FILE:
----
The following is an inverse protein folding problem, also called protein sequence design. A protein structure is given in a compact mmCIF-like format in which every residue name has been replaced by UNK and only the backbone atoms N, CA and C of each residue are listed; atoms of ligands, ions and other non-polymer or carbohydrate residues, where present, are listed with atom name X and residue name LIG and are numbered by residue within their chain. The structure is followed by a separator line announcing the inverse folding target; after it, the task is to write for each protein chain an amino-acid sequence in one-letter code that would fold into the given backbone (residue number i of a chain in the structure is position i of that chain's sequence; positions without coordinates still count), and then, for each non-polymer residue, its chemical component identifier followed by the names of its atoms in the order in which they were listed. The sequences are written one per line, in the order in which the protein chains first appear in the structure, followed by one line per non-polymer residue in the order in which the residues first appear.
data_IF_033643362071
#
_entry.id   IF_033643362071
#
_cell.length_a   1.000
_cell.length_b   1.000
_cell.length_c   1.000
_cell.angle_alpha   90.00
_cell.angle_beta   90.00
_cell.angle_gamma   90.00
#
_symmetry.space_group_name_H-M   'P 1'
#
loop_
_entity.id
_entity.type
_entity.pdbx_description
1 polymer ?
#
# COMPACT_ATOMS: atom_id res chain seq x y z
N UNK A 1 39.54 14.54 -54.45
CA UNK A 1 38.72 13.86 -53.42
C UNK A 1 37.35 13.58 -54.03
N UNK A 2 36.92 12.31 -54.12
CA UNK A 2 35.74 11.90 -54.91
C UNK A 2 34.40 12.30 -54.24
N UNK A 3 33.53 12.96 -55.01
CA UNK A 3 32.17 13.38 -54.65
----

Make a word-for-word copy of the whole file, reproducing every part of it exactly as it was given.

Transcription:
The following is an inverse protein folding problem, also called protein sequence design. A protein structure is given in a compact mmCIF-like format in which every residue name has been replaced by UNK and only the backbone atoms N, CA and C of each residue are listed; atoms of ligands, ions and other non-polymer or carbohydrate residues, where present, are listed with atom name X and residue name LIG and are numbered by residue within their chain. The structure is followed by a separator line announcing the inverse folding target; after it, the task is to write for each protein chain an amino-acid sequence in one-letter code that would fold into the given backbone (residue number i of a chain in the structure is position i of that chain's sequence; positions without coordinates still count), and then, for each non-polymer residue, its chemical component identifier followed by the names of its atoms in the order in which they were listed. The sequences are written one per line, in the order in which the protein chains first appear in the structure, followed by one line per non-polymer residue in the order in which the residues first appear.
data_IF_033643362071
#
_entry.id   IF_033643362071
#
_cell.length_a   1.000
_cell.length_b   1.000
_cell.length_c   1.000
_cell.angle_alpha   90.00
_cell.angle_beta   90.00
_cell.angle_gamma   90.00
#
_symmetry.space_group_name_H-M   'P 1'
#
loop_
_entity.id
_entity.type
_entity.pdbx_description
1 polymer ?
#
# COMPACT_ATOMS: atom_id res chain seq x y z
N UNK A 1 39.54 14.54 -54.45
CA UNK A 1 38.72 13.86 -53.42
C UNK A 1 37.35 13.58 -54.03
N UNK A 2 36.92 12.31 -54.12
CA UNK A 2 35.74 11.90 -54.91
C UNK A 2 34.40 12.30 -54.24
N UNK A 3 33.53 12.96 -55.01
CA UNK A 3 32.17 13.38 -54.65